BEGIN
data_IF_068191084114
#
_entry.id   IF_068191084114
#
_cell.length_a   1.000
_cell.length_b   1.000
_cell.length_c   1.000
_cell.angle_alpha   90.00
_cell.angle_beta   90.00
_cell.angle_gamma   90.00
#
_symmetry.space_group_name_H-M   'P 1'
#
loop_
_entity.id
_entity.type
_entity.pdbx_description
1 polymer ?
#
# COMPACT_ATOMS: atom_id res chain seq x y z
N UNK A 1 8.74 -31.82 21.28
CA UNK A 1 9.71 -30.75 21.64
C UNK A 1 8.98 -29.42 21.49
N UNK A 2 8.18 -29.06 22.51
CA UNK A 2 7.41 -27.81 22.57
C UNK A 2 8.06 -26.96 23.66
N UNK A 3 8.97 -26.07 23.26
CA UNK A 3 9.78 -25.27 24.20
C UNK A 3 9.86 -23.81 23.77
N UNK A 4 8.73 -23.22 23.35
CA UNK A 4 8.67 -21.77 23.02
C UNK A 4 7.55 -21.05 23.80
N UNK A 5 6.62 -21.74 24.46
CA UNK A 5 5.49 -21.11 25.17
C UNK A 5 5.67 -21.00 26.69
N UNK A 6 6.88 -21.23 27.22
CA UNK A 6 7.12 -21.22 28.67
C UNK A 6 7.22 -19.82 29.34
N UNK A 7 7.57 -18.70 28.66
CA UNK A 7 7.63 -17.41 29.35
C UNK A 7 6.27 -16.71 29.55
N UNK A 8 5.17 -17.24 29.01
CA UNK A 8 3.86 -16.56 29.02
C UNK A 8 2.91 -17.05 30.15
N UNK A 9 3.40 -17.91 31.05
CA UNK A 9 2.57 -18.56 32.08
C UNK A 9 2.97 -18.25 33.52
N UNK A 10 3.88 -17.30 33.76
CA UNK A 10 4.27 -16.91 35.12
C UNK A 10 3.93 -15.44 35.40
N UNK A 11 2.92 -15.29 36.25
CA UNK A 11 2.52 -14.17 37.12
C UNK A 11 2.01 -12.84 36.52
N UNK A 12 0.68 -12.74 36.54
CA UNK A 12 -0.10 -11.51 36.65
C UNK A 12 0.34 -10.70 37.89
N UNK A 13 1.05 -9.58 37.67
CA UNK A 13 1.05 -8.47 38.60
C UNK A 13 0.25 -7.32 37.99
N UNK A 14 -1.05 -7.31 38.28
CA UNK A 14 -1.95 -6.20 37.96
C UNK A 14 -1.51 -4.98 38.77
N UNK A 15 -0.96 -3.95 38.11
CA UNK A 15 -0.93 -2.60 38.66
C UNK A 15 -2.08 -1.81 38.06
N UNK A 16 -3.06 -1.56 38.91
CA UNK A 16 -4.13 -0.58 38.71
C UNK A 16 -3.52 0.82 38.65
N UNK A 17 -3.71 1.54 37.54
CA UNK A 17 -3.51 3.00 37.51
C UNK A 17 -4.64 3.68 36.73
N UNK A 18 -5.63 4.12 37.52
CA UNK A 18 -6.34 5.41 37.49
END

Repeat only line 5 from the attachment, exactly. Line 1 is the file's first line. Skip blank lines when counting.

_cell.length_a   1.000